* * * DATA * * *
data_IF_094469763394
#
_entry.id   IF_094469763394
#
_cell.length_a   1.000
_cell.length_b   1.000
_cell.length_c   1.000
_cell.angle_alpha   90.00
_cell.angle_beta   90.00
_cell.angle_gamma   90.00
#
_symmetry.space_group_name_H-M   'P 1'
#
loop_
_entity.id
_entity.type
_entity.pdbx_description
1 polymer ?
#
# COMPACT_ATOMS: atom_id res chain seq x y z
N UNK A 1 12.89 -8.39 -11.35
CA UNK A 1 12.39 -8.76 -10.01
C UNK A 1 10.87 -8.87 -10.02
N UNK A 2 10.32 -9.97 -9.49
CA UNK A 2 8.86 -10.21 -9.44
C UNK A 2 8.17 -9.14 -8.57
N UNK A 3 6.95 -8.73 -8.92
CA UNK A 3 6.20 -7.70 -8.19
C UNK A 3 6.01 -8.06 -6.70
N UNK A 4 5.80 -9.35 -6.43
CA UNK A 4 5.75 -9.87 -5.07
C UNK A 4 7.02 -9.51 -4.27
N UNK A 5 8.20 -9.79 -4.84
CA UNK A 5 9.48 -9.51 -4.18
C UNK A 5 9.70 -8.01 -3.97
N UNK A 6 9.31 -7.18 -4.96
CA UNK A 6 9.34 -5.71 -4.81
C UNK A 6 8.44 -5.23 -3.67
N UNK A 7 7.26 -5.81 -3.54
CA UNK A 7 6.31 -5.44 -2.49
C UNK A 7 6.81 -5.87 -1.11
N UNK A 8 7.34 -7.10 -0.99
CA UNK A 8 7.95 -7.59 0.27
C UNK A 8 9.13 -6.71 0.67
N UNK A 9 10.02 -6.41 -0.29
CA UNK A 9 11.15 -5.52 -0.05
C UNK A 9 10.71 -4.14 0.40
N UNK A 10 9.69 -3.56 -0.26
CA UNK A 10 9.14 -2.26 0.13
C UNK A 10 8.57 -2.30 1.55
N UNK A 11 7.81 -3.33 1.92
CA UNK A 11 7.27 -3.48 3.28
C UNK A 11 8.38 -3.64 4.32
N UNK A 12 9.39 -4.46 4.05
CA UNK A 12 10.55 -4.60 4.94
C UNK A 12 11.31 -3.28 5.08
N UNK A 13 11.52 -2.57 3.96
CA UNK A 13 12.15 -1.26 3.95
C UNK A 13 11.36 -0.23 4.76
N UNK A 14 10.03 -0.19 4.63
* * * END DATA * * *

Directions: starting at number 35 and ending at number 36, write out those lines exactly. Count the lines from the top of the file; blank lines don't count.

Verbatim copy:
C UNK A 5 9.70 -8.01 -3.97
N UNK A 6 9.31 -7.18 -4.96